Airports used to sell those at €5, not sure if they still do.
Quote from: tiermat
that's not science, it's semantics.

Karla

  • car(e) free
    • Lost Byway - around the world by bike
Re: Camino do Santiago
« Reply #8 on: 02 October, 2021, 04:15:40 pm »
I've roughly followed most of the route going east-west and I'd echo the others: do it the same way as everyone else if you possibly can.  Meeting people in the hostels who are all going the same way as you and sharing stories from the same piece of road every night is all part of the experience.

mmmmartin

  • BPB 1/1: PBP 0/1
    • FNRttC
Re: Camino do Santiago
« Reply #9 on: 03 November, 2021, 11:47:47 pm »
I have just stumbled across this thread. I'll try to phone GdS. I've done loads of these, about seven or eight depending on how you count them, several on foot and a few by bike. Things are different in the time of covid, during which i have walked the French Camino twice. Have also taken the boat to Santander then ridden through the Picos de Europa thence along the Frances. GdS won't be riding any Caminos in November, December or January unless he's gone mad. For others: getting the bike back from SdC is dead easy, just take it to the post office and put it in a box they give you, stick all your kit in as well, and it'll arrive at your front door in about four or five days while you fly home with a small bag of hand luggage. Cost about €90.
Going out:  If you have to start from Santander you can fly from Stansted and if you don't like the bike on the aircraft you can pay someone to send it in a van. The price of sending it in the hold is about £30 to £60 i think, plus the pain of getting it to the airport. Many places to stay are now closed, perhaps forever, and the dormitory accommodation is now by law reduced to 50 per cent capacity while the number of walkers is almost at levels of a normal pre covid year. You must, must, book ahead by about five nights or you'll be sleeping in the church porch.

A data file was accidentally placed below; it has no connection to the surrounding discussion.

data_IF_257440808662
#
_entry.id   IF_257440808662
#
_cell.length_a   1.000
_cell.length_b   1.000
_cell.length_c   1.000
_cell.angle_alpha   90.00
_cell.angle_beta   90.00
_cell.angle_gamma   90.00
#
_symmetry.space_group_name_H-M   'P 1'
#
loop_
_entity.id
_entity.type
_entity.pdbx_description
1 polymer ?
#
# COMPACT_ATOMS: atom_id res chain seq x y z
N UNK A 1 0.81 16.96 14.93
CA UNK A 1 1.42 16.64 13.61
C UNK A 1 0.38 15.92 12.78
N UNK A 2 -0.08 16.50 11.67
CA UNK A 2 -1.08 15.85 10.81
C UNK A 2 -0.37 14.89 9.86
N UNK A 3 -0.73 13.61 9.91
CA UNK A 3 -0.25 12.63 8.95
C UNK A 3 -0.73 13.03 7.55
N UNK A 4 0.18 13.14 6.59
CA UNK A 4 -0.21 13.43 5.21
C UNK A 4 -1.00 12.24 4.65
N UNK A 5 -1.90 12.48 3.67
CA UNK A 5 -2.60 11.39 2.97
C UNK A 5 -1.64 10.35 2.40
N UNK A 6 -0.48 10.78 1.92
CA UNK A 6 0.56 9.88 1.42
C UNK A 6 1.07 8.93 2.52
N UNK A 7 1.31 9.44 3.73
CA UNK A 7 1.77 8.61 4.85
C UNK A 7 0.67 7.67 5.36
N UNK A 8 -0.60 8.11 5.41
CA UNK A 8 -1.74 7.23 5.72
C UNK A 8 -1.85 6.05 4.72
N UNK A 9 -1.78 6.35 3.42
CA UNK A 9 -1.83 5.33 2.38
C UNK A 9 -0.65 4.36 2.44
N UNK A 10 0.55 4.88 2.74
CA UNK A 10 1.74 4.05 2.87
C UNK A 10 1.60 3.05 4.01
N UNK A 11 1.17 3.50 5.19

Only municipal albergues have the rule that cyclists wait and get the last bunk: I've never actually seen it enforced.
If anyone wants more info, DM me.
HTH
Besides, it wouldn't be audacious if success were guaranteed.

mmmmartin

  • BPB 1/1: PBP 0/1
    • FNRttC
Re: Camino do Santiago
« Reply #10 on: 03 November, 2021, 11:53:48 pm »
Also i should add that there's about four coaches a day from SdC to Santander, i took one about seven years ago. The bike needs to go in the hold and be covered by plastic, so it doesn't out oil on the other luggage. We did this with bin bags, parcel tape and 20 minutes with scissors. The front wheel comes off and the whole thing is quick and painless. There's none of this nonsense about not taking the bike as you pay €10 for a bike ticket so the driver must take it. The bus leaves early in three morning but that one was full so we took a later one that arrived after the boat had left and had a night in Santander. Coaches in Spain are a revelation: cheap, clean, frequent, reliable, wi-fi, and if you pay for the expensive coach it's a huge comfy leather seat with charging points. The brilliant.
Besides, it wouldn't be audacious if success were guaranteed.